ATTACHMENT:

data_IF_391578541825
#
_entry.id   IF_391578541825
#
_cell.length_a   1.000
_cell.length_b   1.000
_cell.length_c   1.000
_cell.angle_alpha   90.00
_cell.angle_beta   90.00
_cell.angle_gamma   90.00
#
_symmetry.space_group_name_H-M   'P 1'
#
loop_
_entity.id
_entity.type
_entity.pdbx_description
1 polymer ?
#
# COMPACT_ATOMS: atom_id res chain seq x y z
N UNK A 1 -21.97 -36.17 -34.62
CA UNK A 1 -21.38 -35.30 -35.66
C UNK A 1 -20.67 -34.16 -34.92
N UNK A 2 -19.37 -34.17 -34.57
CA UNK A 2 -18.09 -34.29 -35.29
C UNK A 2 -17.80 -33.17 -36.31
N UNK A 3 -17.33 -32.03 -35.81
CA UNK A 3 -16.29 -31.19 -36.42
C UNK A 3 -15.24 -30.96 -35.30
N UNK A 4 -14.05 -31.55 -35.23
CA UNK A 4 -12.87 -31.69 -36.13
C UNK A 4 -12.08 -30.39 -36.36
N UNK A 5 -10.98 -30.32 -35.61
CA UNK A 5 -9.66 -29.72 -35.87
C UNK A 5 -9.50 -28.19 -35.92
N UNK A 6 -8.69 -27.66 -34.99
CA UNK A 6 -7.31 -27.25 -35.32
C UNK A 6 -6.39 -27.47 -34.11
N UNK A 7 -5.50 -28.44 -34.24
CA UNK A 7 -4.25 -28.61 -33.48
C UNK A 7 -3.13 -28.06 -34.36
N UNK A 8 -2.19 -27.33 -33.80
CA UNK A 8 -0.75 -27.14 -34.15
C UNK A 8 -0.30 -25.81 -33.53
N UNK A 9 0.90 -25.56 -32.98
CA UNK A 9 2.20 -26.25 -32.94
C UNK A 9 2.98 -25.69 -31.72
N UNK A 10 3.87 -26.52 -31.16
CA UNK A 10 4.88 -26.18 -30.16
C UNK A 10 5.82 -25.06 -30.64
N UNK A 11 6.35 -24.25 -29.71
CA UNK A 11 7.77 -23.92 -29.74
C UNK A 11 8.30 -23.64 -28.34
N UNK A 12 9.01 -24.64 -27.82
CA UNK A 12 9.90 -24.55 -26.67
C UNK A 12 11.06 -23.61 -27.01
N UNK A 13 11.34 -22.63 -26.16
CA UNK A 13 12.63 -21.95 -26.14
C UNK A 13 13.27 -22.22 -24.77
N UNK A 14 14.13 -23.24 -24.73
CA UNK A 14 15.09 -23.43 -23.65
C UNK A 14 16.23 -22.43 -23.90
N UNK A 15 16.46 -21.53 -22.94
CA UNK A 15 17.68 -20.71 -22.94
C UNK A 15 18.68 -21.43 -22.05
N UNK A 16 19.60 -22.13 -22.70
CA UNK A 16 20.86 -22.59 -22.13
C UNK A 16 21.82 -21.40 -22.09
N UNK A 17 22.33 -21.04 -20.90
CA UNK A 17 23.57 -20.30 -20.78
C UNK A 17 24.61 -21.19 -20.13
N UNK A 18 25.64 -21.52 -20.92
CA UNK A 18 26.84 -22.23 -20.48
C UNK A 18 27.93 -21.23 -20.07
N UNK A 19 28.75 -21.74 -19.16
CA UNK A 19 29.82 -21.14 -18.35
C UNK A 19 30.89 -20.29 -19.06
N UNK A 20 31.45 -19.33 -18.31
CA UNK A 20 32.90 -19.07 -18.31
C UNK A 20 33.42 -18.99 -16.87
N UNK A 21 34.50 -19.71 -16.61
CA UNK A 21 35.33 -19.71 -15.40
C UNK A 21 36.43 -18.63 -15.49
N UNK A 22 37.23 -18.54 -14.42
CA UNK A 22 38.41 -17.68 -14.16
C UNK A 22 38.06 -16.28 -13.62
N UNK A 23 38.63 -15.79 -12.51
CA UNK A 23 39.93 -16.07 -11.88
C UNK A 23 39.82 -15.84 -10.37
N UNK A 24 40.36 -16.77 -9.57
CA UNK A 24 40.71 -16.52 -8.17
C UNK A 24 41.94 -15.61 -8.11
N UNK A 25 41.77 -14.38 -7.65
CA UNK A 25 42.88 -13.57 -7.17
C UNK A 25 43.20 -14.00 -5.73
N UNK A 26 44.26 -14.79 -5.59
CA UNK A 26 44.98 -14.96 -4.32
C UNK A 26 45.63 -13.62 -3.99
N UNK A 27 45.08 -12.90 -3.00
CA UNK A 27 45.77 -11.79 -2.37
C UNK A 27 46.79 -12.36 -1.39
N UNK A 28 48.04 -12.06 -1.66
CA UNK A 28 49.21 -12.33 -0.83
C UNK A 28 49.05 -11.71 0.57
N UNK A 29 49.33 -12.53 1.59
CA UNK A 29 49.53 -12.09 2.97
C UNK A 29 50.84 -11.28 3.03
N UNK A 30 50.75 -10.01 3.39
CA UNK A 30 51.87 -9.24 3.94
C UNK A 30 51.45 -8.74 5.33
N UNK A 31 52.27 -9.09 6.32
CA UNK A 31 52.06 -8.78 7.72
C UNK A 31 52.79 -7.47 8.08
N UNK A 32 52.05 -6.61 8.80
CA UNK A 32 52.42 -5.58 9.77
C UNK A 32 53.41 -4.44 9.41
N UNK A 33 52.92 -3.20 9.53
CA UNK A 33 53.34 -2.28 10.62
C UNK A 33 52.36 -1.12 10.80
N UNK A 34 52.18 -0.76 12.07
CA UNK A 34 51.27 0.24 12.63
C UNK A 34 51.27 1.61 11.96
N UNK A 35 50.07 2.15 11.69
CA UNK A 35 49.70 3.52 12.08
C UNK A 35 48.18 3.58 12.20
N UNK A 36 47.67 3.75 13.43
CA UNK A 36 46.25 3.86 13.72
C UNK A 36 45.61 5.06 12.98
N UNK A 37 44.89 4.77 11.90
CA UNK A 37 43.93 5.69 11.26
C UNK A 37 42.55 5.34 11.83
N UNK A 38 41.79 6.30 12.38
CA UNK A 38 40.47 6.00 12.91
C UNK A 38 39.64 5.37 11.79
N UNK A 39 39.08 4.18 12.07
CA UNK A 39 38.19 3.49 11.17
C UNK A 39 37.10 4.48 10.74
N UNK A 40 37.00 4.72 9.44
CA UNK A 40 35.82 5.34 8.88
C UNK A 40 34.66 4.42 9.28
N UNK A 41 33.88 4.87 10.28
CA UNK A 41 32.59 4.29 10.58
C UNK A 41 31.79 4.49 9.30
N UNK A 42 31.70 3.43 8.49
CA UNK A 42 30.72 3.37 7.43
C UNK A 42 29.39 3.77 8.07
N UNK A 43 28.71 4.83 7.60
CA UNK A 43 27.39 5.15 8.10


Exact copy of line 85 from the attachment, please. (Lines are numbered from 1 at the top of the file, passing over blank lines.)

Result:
CA UNK A 22 38.41 -17.68 -14.16